Wednesday, August 16, 2023

Constitutional Controversies: An ICS Seminar

[Back in April, our friends at the Institute for Constitutional Studies announced another in its series of seminars for advanced graduate students and junior faculty.  We are moving that post up, because the deadline is a month hence, and a few seats remain.  DRE.

[Update: Steven Steinbach, one of the instructors, on teaching American history as constitutional history.  (OUP Side Comment)]

Constitutional Controversies

Disputes and debates over “rights” drive modern-day politics. Americans often turned to the courts – and to the Constitution – to resolve their political, social, and ideological disagreements about issues like privacy, equality, abortion, gun control, property rights, religion, etc. Disputes about the interpretation and applicability of the Constitution have been central throughout our nation’s history. Since the Philadelphia Convention, constitutional controversies defined persons included (or not) among “We the People” and rights included (or not) among “the Blessings of Liberty.” This seminar will proceed chronologically through a series of “constitutional moments.” Among the historical controversies to be covered are the origins of the Constitution and the Bill of Rights, judicial review, slavery, the Reconstruction amendments, voting and other rights for women, free speech, desegregation, affirmative action, and privacy.


Maeva Marcus, a past president of the American Society for Legal History, is Research Professor of Law and Director of the Institute for Constitutional Studies at the George Washington University Law School. She serves as the general editor of the Oliver Wendell Holmes Devise History of the Supreme Court of the United States. Author of Truman and the Steel Seizure Case: The Limits of Presidential Power, she also edited the eight-volume series The Documentary History of the Supreme Court of the United States, 1789-1800 and Origins of the Federal Judiciary: Essays on the Judiciary Act of 1789.

Steven Steinbach teaches United States History and American Government courses and has served as History Department Chair at Sidwell Friends School in Washington, D.C. Previously he was a partner in the Washington, D.C., law firm of Williams & Connolly LLP, where he specialized in criminal and civil litigation.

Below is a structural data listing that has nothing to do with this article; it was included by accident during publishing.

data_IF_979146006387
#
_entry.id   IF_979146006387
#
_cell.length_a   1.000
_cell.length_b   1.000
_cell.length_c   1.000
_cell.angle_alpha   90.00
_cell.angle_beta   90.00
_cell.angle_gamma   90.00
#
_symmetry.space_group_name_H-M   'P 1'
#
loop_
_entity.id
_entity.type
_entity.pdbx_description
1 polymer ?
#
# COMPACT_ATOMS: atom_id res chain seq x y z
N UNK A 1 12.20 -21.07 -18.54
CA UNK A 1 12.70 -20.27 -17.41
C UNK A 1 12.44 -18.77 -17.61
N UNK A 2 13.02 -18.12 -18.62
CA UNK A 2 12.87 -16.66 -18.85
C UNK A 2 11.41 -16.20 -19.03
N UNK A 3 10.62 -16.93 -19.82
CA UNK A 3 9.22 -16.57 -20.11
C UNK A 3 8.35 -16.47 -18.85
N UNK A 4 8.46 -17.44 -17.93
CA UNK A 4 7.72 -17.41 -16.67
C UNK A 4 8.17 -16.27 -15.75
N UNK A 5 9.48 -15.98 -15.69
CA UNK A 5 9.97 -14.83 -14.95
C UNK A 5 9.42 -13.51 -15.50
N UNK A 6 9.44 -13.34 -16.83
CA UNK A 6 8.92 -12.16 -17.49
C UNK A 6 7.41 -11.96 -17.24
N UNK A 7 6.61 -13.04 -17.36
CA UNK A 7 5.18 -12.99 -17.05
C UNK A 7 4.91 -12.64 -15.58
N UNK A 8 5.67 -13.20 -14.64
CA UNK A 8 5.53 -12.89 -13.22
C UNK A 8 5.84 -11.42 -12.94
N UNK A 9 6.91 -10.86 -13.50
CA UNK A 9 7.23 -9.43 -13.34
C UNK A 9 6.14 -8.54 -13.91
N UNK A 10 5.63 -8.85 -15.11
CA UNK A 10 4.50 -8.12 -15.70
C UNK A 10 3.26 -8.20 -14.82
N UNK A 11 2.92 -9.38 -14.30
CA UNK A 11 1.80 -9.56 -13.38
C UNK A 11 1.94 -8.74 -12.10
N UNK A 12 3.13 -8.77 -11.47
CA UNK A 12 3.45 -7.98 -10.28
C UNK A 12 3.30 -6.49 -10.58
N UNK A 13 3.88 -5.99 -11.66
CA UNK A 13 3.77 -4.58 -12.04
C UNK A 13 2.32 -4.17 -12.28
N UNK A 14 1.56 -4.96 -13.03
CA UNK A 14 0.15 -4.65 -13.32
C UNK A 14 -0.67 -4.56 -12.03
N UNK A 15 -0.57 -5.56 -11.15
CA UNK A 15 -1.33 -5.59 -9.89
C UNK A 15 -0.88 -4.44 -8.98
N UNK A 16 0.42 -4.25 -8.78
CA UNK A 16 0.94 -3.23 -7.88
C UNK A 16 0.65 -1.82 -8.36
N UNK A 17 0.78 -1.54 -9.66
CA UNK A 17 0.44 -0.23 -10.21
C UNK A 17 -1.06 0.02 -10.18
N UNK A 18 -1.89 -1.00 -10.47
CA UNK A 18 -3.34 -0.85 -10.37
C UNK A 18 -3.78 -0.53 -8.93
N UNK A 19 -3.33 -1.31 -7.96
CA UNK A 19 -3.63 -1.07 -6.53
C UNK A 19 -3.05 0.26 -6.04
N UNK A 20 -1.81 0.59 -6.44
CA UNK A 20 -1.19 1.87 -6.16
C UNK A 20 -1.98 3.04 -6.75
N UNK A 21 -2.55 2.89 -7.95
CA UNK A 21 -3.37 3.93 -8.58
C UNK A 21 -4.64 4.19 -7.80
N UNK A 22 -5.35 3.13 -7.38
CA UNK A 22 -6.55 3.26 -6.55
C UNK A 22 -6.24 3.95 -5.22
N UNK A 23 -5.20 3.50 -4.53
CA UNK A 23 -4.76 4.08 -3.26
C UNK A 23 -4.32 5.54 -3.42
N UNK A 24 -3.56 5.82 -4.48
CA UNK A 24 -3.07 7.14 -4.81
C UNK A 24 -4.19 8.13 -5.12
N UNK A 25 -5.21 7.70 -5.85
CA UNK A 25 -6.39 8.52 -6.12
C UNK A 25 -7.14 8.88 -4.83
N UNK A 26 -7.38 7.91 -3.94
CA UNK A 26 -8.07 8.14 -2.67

Logistics.  Monday evenings, 6-8 p.m., October 2, 9, 16, 23, 30, and November 6, and 13, 2023. The seminar will meet at The George Washington University Law School, 2000 H Street NW, Washington, DC 20052.

Application Process
.  The seminar is designed for graduate students and junior faculty in history, political science, law, and related disciplines. All participants will be expected to complete the assigned readings and participate in seminar discussions. Although the Institute cannot offer academic credit directly for the seminar, students may be able to earn graduate credit through their home departments by completing an independent research project in conjunction with the seminar. Please consult with your advisor and/or director of graduate studies about these possibilities. Space is limited, so applicants should send a copy of their c.v. and a short statement on how this seminar will be useful to them in their research, teaching, or professional development. Materials will be accepted only by email at until September 15, 2023. Successful applicants will be notified soon thereafter. For further information, please contact Maeva Marcus at

Additional Information.  There is no tuition or other charge for this seminar, though participants will be expected to acquire the assigned books on their own.

About ICS.  The Institute for Constitutional Studies (ICS) is the nation’s premier institute dedicated to ensuring that future generations of Americans understand the substance and historical development of the U.S. Constitution. Located at the George Washington University Law School, the Institute is co-sponsored by the American Historical Association, the Organization of American Historians, and the American Political Science Association. The Association of American Law Schools is a cooperating entity. ICS prepares junior scholars and college instructors to convey to their readers and students the important role the Constitution has played in shaping American society. ICS also provides a national forum for the preparation and dissemination of humanistic, interdisciplinary scholarship on American constitutional history.